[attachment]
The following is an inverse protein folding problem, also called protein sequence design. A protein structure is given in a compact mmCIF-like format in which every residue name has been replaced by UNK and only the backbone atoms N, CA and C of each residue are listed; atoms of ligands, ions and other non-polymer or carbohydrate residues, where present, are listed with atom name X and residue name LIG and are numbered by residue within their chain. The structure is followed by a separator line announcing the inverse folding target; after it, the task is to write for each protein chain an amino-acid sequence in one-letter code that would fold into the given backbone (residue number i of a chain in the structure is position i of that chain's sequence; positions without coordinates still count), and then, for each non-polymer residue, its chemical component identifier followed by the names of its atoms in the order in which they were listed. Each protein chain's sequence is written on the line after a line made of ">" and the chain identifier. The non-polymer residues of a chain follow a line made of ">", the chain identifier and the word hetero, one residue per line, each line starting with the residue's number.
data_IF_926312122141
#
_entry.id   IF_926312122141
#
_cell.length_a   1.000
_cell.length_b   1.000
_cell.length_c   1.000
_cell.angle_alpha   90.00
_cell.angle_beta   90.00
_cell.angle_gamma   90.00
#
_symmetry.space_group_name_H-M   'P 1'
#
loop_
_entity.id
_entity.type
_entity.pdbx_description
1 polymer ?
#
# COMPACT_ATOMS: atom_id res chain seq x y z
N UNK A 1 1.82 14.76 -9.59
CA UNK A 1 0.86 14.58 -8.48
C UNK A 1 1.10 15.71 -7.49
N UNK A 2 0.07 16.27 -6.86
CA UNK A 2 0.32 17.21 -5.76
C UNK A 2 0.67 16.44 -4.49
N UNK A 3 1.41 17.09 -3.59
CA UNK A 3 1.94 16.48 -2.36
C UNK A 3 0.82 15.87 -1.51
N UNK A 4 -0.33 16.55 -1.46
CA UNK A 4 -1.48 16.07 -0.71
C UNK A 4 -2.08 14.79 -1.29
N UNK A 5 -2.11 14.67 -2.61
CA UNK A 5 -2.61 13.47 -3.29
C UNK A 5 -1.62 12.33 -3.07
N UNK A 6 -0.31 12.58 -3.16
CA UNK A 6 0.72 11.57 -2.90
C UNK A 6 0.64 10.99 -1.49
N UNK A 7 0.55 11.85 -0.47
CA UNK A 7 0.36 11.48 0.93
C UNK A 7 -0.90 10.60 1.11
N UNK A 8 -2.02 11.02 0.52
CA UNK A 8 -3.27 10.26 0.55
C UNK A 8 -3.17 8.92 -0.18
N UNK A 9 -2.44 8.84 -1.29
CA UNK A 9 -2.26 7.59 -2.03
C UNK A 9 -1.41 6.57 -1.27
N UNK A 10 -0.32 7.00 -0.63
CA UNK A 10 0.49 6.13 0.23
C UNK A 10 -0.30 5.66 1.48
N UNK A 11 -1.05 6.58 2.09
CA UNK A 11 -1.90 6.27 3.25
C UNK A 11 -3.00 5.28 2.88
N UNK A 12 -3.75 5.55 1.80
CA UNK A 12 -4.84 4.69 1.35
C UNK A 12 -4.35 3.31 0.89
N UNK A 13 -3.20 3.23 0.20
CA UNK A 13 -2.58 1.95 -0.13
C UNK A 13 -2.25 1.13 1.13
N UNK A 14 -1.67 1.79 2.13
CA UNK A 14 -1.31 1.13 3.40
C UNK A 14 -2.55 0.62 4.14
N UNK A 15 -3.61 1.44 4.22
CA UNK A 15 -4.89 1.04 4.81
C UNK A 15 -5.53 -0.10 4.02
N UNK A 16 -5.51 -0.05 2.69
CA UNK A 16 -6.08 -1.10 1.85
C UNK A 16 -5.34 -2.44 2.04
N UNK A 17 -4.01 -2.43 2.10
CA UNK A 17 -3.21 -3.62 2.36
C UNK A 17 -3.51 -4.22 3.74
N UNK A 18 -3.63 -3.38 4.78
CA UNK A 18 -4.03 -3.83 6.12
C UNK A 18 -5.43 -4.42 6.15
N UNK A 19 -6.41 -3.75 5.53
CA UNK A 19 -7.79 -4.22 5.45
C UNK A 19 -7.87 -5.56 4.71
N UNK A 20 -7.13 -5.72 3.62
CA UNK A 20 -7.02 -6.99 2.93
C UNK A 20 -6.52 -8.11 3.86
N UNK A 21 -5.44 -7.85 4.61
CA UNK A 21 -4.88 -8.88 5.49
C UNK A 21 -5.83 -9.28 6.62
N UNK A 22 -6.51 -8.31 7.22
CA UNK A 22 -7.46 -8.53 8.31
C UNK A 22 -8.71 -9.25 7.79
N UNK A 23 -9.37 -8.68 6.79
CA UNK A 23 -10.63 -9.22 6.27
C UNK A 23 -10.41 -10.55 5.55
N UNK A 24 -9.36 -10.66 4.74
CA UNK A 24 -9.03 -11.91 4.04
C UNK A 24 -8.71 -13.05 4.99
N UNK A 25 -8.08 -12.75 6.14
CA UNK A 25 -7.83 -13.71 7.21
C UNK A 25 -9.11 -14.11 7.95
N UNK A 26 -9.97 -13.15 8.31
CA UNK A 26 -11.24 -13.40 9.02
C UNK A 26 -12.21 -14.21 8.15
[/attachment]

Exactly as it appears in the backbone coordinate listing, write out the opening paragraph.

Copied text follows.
The following is an inverse protein folding problem, also called protein sequence design. A protein structure is given in a compact mmCIF-like format in which every residue name has been replaced by UNK and only the backbone atoms N, CA and C of each residue are listed; atoms of ligands, ions and other non-polymer or carbohydrate residues, where present, are listed with atom name X and residue name LIG and are numbered by residue within their chain. The structure is followed by a separator line announcing the inverse folding target; after it, the task is to write for each protein chain an amino-acid sequence in one-letter code that would fold into the given backbone (residue number i of a chain in the structure is position i of that chain's sequence; positions without coordinates still count), and then, for each non-polymer residue, its chemical component identifier followed by the names of its atoms in the order in which they were listed. Each protein chain's sequence is written on the line after a line made of ">" and the chain identifier. The non-polymer residues of a chain follow a line made of ">", the chain identifier and the word hetero, one residue per line, each line starting with the residue's number.